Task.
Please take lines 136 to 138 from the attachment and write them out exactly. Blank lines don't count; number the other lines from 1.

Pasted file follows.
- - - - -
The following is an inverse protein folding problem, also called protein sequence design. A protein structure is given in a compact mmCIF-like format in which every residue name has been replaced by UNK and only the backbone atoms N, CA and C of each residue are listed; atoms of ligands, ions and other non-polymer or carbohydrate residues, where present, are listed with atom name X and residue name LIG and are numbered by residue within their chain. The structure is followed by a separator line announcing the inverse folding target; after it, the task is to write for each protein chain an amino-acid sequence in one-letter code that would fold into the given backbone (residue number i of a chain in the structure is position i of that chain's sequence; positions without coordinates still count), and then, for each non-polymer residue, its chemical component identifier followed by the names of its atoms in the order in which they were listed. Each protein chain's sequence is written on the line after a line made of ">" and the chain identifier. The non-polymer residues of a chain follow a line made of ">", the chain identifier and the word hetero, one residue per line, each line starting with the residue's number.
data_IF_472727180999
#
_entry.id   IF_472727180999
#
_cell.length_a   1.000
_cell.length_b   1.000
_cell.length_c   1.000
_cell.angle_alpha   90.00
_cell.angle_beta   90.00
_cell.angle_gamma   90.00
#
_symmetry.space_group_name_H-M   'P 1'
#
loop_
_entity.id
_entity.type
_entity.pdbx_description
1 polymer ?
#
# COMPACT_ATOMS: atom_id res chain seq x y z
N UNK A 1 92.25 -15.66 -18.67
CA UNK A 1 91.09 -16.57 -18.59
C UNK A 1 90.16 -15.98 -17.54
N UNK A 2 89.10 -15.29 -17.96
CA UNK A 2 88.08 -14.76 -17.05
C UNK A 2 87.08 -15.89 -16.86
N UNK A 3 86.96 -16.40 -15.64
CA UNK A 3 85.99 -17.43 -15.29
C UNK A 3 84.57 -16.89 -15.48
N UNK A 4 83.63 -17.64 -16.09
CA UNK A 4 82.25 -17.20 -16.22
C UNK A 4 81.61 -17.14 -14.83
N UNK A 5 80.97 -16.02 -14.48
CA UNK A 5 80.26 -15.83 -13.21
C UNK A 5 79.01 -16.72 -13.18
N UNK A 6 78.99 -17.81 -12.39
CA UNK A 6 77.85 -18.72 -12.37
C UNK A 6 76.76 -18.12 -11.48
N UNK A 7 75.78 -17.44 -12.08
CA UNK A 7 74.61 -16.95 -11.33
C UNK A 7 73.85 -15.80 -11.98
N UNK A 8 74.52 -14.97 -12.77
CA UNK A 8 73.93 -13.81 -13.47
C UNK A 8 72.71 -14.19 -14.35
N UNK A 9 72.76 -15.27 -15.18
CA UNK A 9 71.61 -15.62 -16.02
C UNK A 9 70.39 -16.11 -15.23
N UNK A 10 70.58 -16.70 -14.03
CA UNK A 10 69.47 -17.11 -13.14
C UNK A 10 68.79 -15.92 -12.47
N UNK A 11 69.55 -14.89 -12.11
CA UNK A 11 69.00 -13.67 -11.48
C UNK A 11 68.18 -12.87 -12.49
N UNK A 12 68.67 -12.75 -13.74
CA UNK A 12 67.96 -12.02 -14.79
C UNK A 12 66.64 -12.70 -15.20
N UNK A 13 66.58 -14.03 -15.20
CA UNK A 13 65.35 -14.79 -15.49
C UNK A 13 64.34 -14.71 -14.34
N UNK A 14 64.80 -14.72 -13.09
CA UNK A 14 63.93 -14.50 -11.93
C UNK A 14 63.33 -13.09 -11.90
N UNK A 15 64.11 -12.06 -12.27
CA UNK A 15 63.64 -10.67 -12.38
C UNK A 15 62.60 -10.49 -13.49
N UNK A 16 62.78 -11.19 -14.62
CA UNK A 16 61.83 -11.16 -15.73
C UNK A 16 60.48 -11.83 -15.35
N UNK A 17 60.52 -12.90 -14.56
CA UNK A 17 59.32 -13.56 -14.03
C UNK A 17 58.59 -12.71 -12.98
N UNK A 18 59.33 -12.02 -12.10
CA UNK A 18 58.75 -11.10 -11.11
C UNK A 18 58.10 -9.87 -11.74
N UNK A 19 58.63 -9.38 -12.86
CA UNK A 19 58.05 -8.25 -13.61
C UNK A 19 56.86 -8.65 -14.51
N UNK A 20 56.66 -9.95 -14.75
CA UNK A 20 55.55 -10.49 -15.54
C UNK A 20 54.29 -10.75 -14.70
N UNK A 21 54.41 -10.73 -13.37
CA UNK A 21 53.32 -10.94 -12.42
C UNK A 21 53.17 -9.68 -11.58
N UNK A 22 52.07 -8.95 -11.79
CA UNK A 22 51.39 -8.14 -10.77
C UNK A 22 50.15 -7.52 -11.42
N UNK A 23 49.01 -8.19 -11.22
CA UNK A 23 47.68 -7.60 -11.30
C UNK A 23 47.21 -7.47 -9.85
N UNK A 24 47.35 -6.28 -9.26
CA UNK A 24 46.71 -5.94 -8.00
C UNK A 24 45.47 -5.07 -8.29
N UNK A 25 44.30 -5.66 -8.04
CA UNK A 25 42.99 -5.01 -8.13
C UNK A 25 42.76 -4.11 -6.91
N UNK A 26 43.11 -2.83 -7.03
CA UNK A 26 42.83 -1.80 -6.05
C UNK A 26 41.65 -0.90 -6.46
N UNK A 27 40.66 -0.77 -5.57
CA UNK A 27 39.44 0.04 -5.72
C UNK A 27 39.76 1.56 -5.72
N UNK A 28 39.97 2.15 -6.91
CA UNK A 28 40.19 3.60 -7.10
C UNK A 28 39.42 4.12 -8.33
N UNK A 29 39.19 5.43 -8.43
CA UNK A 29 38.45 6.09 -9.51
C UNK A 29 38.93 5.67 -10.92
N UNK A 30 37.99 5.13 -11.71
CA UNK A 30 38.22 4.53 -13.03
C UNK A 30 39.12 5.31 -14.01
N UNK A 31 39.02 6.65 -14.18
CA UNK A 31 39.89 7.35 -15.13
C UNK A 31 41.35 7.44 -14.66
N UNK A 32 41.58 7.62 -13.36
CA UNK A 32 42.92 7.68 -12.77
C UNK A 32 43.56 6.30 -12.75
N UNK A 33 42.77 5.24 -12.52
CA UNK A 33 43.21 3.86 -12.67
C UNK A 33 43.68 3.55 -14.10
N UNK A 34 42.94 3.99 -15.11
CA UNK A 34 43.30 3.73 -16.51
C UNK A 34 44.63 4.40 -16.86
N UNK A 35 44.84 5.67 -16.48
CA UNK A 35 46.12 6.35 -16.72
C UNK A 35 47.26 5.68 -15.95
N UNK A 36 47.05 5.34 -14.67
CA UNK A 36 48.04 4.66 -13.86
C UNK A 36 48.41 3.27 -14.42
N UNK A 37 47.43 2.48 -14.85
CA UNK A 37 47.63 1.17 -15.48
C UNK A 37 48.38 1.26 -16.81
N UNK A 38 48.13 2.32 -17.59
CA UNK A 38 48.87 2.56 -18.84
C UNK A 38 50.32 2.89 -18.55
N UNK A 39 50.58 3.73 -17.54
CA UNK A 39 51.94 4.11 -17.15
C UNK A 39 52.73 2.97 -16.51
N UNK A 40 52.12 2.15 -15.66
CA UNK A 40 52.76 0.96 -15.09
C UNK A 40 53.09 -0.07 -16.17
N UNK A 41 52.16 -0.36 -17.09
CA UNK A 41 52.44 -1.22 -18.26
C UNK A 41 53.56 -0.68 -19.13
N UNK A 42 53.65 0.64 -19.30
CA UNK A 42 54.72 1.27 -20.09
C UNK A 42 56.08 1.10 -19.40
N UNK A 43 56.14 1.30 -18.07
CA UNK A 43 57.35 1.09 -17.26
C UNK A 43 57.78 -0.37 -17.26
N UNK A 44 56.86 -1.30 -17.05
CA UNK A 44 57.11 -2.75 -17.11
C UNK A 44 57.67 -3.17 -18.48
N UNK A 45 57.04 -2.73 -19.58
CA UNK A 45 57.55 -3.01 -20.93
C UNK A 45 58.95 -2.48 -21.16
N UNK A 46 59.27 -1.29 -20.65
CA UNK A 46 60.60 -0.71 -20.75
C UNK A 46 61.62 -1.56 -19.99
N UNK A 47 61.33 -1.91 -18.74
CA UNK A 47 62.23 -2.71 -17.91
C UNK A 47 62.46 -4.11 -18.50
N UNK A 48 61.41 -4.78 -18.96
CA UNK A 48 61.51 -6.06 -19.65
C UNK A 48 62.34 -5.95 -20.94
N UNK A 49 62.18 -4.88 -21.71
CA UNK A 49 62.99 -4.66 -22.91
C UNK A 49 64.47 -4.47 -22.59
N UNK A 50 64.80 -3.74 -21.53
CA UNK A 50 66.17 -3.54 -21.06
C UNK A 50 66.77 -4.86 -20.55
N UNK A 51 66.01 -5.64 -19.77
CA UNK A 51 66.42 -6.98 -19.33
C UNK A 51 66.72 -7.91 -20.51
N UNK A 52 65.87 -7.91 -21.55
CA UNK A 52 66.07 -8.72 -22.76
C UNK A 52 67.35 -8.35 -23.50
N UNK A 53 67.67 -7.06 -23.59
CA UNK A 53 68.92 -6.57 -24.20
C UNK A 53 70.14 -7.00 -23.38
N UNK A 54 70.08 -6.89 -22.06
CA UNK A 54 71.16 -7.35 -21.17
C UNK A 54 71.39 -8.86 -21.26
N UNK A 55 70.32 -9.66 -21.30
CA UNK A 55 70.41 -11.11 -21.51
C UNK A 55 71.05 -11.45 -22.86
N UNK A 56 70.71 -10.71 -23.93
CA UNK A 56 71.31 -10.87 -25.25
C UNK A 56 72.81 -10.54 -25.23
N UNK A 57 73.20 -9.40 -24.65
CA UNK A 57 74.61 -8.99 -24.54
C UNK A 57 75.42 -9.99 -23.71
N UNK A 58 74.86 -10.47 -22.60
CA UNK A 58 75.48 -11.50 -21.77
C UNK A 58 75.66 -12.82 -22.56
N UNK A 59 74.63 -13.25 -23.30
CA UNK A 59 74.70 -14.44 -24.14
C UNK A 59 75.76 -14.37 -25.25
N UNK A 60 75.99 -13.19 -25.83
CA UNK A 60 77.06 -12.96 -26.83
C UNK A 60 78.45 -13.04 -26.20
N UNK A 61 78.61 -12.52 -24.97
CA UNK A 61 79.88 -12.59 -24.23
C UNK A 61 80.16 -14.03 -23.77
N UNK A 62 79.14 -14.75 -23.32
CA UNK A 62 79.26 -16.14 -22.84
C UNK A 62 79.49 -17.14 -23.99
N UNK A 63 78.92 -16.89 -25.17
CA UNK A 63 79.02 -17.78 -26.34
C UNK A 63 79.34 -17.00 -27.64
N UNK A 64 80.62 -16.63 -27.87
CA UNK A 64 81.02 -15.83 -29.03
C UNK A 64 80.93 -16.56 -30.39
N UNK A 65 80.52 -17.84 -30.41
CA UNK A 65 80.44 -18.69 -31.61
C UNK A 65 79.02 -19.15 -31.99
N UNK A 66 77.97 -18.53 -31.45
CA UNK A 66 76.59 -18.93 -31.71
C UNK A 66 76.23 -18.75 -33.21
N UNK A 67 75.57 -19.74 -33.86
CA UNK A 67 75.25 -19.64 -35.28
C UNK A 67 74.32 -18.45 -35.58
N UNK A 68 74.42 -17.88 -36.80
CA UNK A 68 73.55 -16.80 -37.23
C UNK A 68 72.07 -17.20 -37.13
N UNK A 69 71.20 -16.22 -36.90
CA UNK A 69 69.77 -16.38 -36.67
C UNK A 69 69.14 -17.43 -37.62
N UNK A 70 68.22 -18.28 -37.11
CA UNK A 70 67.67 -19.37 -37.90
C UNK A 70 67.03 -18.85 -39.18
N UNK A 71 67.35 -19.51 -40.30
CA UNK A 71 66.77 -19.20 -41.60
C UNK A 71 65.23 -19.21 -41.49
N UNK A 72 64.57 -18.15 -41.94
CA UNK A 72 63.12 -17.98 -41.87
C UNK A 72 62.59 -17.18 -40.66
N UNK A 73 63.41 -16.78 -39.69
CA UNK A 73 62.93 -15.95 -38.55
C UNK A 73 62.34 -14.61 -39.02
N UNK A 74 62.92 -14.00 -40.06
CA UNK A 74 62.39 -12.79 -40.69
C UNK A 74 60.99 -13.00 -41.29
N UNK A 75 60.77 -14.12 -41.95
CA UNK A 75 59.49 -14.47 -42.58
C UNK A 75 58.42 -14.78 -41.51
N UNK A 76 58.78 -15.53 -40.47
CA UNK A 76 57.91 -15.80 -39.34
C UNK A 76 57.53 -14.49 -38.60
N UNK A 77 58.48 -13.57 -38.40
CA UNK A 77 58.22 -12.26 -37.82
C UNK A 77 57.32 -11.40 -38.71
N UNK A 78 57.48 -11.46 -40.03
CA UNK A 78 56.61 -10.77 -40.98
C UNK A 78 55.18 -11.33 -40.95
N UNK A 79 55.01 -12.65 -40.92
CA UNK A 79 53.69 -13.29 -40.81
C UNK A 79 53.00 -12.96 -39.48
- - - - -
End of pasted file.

N UNK A 39 50.58 3.73 -17.54
CA UNK A 39 51.94 4.11 -17.15
C UNK A 39 52.73 2.97 -16.51